Just for fun or maybe every C# developer should play with Windows Phone; however I’ve started to develop my Windows Phone application. I wouldn’t say about an idea of the application, but as usual there are an email sending and some social functions.

I was really surprised that EmailComposeTask can’t send any types of attachments and EVER html! The reason of it is that all Tasks at Windows Phone SDK are limited by 64k (for example EmailComposeTask’s message body can’t exit of this size).

So I was thinking about following approach:

  • send data to a web service that forwards the file to an email address;
  • upload file to the some cloud storage;

Fortunately I’ve found a great tool which solved all these obstacles. This is a MailMessage (now there is a 1.2.1 version). You can easily send any type of attachments (pdf, mp3, wav, mp4, avi, bmp, txt, zip, jpg, png…) from your application and ever html with the MailMessage library.


Also it has an extremely fast and good support (which is on my opinion the one of the significant characteristic of good tool). I don’t want to add some code example here because everything what you need you can find at product page.

Thanks for the great tool!

Team Foundation Service at the cloud. Setup continuous integration with Microsoft and non-Microsoft test provider

Today I’d like to write about a new offer from Microsoft — Team Foundation Service in the cloud. For now everything is free so this is a great time to play with this technology.

After great success of cloud-version source control I was 100% sure that Microsoft has to react and give their service. Especially because they have already a good product like TFS (after Perforce I really love TFS J). As I said for now TFS is a preview so everything is free. At 2013 a new price will be announcing. However, free plan will include max 5 users at system and some limit for builds (which in my opinion — ideally for small start-ups and freelancers). Previously I used Dropbox + SVN for all my freelance/home projects. Then I’ve switched almost everything to Bitbucket. However, all of this solutions don’t have continuous integrations, test runner and project planning (especially for agile, where TFS always was much-much better then jira).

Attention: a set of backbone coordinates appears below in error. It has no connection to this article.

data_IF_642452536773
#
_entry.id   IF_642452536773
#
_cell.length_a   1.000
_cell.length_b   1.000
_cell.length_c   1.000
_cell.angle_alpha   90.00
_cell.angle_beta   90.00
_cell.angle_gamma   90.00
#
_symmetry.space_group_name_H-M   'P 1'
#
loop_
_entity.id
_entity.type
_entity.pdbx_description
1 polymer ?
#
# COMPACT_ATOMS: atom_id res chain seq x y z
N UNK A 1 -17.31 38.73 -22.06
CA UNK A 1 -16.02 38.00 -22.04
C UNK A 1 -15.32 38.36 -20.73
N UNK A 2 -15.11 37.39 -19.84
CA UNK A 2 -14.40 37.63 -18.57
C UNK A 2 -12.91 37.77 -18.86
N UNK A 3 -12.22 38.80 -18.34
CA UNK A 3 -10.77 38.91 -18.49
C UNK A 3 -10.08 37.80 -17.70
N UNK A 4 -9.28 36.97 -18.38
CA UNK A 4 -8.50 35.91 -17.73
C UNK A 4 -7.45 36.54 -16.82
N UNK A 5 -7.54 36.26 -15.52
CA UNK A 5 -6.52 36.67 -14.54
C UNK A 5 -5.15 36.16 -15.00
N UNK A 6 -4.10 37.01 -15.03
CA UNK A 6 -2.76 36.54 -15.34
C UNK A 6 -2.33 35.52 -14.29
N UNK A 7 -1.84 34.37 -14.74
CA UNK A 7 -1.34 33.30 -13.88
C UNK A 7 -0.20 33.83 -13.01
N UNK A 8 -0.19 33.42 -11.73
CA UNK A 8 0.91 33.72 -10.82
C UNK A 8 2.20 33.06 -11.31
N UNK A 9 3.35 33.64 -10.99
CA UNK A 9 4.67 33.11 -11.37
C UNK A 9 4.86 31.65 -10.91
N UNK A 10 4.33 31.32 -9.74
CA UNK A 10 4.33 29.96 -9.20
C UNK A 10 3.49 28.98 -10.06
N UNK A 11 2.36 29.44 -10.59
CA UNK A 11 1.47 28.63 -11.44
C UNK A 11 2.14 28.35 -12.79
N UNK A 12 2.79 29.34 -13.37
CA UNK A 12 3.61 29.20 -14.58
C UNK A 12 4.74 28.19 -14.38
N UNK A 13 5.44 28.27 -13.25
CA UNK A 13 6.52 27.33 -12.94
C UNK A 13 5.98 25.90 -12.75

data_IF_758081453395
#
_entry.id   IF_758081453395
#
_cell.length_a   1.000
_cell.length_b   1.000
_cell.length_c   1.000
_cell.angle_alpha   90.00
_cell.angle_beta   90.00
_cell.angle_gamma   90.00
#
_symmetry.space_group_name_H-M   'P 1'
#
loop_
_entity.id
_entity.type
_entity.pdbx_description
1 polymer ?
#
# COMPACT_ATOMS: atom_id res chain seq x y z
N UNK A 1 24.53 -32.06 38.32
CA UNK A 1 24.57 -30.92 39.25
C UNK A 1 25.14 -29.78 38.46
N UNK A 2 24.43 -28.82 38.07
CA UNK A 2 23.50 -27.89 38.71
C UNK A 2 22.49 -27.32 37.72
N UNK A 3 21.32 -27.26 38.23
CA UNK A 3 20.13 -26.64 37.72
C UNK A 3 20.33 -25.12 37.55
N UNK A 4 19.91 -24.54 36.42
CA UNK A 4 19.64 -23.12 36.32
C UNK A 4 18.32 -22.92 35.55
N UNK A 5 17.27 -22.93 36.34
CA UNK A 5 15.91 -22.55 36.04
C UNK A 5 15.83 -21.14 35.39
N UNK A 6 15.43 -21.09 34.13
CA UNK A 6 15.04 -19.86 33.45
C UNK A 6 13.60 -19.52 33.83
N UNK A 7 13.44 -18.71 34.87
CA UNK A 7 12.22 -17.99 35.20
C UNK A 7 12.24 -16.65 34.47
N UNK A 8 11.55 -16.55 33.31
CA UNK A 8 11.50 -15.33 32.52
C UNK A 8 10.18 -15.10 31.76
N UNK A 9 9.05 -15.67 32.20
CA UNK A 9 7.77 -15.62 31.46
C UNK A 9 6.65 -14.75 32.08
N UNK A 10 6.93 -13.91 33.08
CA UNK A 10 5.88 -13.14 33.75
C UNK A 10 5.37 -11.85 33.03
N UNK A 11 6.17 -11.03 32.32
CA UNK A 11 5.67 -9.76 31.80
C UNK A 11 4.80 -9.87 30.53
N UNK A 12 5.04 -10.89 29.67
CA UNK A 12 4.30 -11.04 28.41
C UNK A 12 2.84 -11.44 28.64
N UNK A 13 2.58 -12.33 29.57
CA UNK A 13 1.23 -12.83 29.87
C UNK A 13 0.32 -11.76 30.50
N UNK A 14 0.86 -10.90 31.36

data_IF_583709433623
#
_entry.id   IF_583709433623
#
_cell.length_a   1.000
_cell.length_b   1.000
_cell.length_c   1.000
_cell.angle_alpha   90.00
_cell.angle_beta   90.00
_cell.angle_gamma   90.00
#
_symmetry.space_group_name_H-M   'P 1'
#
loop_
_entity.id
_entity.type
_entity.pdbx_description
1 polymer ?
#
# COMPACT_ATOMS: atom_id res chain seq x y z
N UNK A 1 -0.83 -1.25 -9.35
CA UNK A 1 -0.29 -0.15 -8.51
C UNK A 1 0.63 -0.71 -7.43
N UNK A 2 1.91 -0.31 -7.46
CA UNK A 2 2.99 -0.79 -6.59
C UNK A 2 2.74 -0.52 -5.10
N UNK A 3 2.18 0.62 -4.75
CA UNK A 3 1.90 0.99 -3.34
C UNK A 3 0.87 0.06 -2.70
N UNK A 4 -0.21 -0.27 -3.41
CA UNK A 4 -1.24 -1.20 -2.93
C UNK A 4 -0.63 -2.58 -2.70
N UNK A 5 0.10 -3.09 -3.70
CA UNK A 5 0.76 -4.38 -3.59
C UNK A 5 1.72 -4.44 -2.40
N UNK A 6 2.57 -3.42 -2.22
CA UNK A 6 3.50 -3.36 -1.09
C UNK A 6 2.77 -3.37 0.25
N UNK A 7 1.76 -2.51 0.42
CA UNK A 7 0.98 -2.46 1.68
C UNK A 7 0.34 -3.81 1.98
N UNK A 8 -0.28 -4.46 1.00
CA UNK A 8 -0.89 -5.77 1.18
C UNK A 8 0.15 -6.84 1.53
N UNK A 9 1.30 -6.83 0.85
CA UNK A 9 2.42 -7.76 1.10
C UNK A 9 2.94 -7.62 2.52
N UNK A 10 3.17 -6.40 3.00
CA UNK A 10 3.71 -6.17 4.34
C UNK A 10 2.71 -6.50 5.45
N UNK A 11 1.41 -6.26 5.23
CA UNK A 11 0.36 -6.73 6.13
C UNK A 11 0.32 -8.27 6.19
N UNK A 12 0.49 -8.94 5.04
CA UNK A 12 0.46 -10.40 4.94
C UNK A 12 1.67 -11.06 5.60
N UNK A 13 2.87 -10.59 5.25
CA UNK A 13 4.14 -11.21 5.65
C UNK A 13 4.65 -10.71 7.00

In this article I’d like to show how easily we can create a simple application, host it at TFS in the cloud, setup continuous integration for each check-in and use not Microsoft test framework. Continue reading

XP days in Kiev, Ukraine

Few days ago (on November, 16-17) I was at one of the biggest Ukraine conference related to agile engineering practices. The main topics were Unit Testing, TDD, Continuous Integration, BDD, Code Review, Refactoring, Acceptance Testing and etc. More about conference you can read here and about all session here.

This time there were a lot of different speakers of over the all country the word, such as UK, Norway, Switzerland, the Netherlands, Poland, Sweden, of course Ukraine and even Australia and USA.

Comparable to Belgium our Ukraine IT events of course are not so interesting and technically high. However, just we can do it better! J First day of conference wasn’t really good. And unfortunately, I’ve chose English speaker’s scene where wasn’t really interesting. However, second day was much-much better! Here I’d like to emphasize just three fantastic lectures on my opinion:

  • The frustrated architect (Simon Brown, UK) — the speaker was very enthusiastic. No agile dogmas, only real examples about the role of software architecture in agile.
  • Enabling TDD in BigData world (Vyacheslav Moskalenko, Ukraine) — there was only own expedience from his project about NoSQL solutions, ways to test it and TDD for big data. It was interesting for me, especially because I’ve never worked with this kind of project. Hope to solve this misunderstanding soon J
  • Agile Anti-Patterns (by Sander Hoogendoorn, Netherlands) — absolutely awesome lecture and speaker! It was very inspiring, energetic and fun, lots of fun! I’m waiting for video from this session and would like to show some dogmatic agile “experts”. Because I’m a little bit tied from “Agile projects can’t fail! And waterfall projects always fail because it’s waterfall”. Especially, if you are doing agile + TDD — you don’t have a choose, only success J This speaker told us about a lot of dogmas which people just doing only because they think it will be real agile. I like his critics (especially because I’m “2 days certificated scrum master” as Sander said). And I’m completely agreed that people are doing a lot of this crap, just because other ways it would be true agile!

Now I’m waiting for the videos from the conference and will try to add it ASAP to this post.

At the end, XP days was successful at my opinion. Thank a lot to all people how it did. Hope to join as a speaker someday.